10 Jul Retrievable Inferior Vena Cava Filters May Be Removed Despite Long Dwell Time
MedicalResearch.com Interview with:
Robert J. Lewandowski, MD FSIR
Associate Professor of Radiology
Director of Interventional Oncology
Department of Radiology
Northwestern University Feinberg School of Medicine
Medical Research: What is the background for this study? What are the main findings?
Response: Retrievable inferior vena cava filters (rIVCF) were designed to provide temporary prevention from pulmonary embolism and then be removed when no longer needed. With permanent United States Food and Drug Administration (FDA) indication, these devices now account for the majority of IVC filters placed. Most rIVCFs placed are never removed because of poor clinical follow up, failed retrieval procedures, or patients not being offered the opportunity for filter removal secondary to prolonged dwell time; the latter has previously been correlated with retrieval failure.
Retrievable IVCFs appear to be subject to greater device related complications (e.g., filter penetration of the IVC, filter migration, filter fracture) relative to permanent devices; furthermore, the rates of these complications appear to increase with filter dwell time. This prompted the FDA to issue a 2010 safety alert urging removal of rIVCFs once they are deemed no longer necessary.
In the present study, we sought to determine whether rIVCF dwell time affects technical success of the retrieval procedure. Over a six-year period, 648 retrieval procedures were performed at our institution, with filter dwell times ranging from 0-108 months. We found that filter dwell time did not negatively impact IVC filter retrieval success nor did it increase our adverse events from the retrieval procedure. With advanced, adjunctive IVC filter retrieval techniques, rIVCFs can be safely and reliably removed despite long dwell times.
Medical Research: What should clinicians and patients take away from your report?
Response: Retrievable IVCFs can be safely removed with a high rate of technical success, regardless of filter dwell time. When weighed against the risks of leaving a device in place when no longer necessary, patients and their managing clinicians should seek consultation to have these devices removed. Since prolonged filter dwell time is associated with increased use of advanced filter retrieval techniques (including forceps and laser sheath-assisted photo-thermal fibrin ablation), clinicians should consider referral to a center with expertise in these advanced IVC filter removal procedures.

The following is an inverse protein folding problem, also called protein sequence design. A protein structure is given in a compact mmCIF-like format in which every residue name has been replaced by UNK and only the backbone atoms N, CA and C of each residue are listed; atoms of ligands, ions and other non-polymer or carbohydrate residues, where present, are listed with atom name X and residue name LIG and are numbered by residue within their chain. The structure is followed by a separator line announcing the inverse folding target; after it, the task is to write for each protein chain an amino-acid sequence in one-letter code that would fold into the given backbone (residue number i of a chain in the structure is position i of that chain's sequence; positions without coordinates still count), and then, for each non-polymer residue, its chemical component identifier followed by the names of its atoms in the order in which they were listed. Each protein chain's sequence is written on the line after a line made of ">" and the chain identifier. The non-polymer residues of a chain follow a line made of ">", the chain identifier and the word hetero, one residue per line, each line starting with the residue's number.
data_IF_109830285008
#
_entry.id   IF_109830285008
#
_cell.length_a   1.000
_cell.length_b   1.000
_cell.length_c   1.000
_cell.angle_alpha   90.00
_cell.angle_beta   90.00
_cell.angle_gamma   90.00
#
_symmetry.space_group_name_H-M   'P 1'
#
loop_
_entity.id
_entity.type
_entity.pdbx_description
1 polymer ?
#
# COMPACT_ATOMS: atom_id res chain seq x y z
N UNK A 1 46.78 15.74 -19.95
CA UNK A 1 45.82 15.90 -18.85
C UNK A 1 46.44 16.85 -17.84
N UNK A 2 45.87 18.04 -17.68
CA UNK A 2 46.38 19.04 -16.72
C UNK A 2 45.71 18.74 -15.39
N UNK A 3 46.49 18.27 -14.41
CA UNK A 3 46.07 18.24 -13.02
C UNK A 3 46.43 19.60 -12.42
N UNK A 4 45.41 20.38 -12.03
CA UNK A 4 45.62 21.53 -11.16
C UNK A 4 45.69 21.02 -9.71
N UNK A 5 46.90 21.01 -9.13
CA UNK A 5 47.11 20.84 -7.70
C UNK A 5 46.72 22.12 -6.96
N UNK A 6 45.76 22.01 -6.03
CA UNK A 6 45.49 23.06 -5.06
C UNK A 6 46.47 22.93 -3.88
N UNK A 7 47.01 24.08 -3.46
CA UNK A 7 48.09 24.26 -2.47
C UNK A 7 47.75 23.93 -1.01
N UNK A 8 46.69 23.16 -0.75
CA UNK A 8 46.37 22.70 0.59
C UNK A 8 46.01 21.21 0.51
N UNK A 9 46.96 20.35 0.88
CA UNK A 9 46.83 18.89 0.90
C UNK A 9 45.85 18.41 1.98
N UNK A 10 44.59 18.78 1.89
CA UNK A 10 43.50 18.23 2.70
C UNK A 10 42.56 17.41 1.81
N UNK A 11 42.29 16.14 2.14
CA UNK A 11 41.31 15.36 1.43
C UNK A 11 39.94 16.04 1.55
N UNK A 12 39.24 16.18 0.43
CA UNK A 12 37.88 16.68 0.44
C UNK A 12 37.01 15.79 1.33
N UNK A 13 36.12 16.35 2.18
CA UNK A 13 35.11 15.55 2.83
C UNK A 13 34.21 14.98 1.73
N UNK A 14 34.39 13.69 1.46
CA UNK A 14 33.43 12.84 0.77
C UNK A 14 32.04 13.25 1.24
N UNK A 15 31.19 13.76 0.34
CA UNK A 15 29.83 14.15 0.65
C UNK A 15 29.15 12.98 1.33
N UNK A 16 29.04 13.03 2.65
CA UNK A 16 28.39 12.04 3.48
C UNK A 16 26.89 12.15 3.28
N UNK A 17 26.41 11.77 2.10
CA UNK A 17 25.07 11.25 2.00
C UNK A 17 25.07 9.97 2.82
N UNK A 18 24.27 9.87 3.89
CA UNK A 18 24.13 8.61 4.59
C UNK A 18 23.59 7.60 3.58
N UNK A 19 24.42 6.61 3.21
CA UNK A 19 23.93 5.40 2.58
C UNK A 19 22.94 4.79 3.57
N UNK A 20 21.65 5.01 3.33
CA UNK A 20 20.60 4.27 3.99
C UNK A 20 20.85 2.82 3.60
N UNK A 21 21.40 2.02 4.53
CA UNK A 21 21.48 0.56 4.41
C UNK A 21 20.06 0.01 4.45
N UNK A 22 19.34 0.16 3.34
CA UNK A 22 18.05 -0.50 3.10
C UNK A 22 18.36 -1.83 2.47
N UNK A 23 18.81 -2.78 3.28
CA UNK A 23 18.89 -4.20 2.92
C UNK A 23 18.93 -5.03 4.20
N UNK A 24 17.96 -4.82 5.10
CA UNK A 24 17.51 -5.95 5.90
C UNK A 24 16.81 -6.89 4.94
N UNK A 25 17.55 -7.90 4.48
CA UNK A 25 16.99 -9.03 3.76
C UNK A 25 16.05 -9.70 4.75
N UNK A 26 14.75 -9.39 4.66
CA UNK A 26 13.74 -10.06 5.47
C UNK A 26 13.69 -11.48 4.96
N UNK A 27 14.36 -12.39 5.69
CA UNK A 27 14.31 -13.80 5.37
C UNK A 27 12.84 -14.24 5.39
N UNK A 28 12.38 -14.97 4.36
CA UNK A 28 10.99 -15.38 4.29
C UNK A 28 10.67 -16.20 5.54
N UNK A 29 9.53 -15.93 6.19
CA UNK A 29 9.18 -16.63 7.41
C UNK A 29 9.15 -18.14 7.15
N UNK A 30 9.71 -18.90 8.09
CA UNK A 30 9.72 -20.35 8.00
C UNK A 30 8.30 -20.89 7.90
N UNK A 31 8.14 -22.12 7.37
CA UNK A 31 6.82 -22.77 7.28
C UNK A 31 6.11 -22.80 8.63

Medical Research: What recommendations do you have for future research as a result of this study?
Response: It is important to recognize that there remains a paucity of prospective data in the utilization of IVC filters. The initiation of the PRESERVE trial, a multi-center prospective clinical research trial jointly organized between the Society of Interventional Radiology and the Society of Vascular Surgery, will add significant device-specific knowledge. The goal of this trial is to obtain a real-world view of the safety and effectiveness of most IVC filters placed in the United States.
Acknowledging the fact that not all medical centers have the expertise to perform advanced IVC filter retrievals, we believe that a next research step from our current work in optimizing the care of patients with IVC filters is to determine a more precise definition of prolonged dwell time. This information would help promote earlier IVC filter removal while also facilitating referral to centers with retrieval expertise for those patients with high likelihood of requiring advanced removal techniques.
Desai KR, Lewandowski RJ, Salem R, et al. Retrieval of Inferior Vena Cava Filters With Prolonged Dwell Time: A Single-Center Experience in 648 Retrieval Procedures. JAMA Intern Med. Published online June 22, 2015. doi:10.1001/jamainternmed.2015.2561.
Robert J. Lewandowski, MD FSIRAssociate Professor of Radiology (2015). Retrievable Inferior Vena Cava Filters May Be Removed Despite Long Dwell Time